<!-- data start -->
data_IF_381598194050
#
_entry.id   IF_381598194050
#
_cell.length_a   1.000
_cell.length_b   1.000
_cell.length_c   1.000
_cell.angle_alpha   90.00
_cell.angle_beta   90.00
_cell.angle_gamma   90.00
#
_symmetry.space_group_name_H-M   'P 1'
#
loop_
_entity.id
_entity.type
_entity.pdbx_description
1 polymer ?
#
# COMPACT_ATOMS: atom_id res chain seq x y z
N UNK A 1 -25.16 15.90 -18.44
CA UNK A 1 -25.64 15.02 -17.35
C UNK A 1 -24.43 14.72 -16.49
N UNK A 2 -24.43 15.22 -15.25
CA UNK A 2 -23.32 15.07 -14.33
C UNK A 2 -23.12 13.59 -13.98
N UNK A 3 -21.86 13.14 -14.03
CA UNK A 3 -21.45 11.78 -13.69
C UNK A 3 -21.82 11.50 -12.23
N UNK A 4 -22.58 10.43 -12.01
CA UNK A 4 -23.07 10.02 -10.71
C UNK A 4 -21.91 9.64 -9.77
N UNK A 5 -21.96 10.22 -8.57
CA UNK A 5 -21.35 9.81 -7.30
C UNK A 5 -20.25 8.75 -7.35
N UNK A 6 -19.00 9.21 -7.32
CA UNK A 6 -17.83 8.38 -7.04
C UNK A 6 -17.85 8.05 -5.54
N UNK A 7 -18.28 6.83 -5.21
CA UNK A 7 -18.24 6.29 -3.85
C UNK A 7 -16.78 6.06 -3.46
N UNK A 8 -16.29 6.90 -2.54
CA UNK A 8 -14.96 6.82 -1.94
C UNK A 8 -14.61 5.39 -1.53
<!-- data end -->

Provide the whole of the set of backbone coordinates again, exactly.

data_IF_381598194050
#
_entry.id   IF_381598194050
#
_cell.length_a   1.000
_cell.length_b   1.000
_cell.length_c   1.000
_cell.angle_alpha   90.00
_cell.angle_beta   90.00
_cell.angle_gamma   90.00
#
_symmetry.space_group_name_H-M   'P 1'
#
loop_
_entity.id
_entity.type
_entity.pdbx_description
1 polymer ?
#
# COMPACT_ATOMS: atom_id res chain seq x y z
N UNK A 1 -25.16 15.90 -18.44
CA UNK A 1 -25.64 15.02 -17.35
C UNK A 1 -24.43 14.72 -16.49
N UNK A 2 -24.43 15.22 -15.25
CA UNK A 2 -23.32 15.07 -14.33
C UNK A 2 -23.12 13.59 -13.98
N UNK A 3 -21.86 13.14 -14.03
CA UNK A 3 -21.45 11.78 -13.69
C UNK A 3 -21.82 11.50 -12.23
N UNK A 4 -22.58 10.43 -12.01
CA UNK A 4 -23.07 10.02 -10.71
C UNK A 4 -21.91 9.64 -9.77
N UNK A 5 -21.96 10.22 -8.57
CA UNK A 5 -21.35 9.81 -7.30
C UNK A 5 -20.25 8.75 -7.35
N UNK A 6 -19.00 9.21 -7.32
CA UNK A 6 -17.83 8.38 -7.04
C UNK A 6 -17.85 8.05 -5.54
N UNK A 7 -18.28 6.83 -5.21
CA UNK A 7 -18.24 6.29 -3.85
C UNK A 7 -16.78 6.06 -3.46
N UNK A 8 -16.29 6.90 -2.54
CA UNK A 8 -14.96 6.82 -1.94
C UNK A 8 -14.61 5.39 -1.53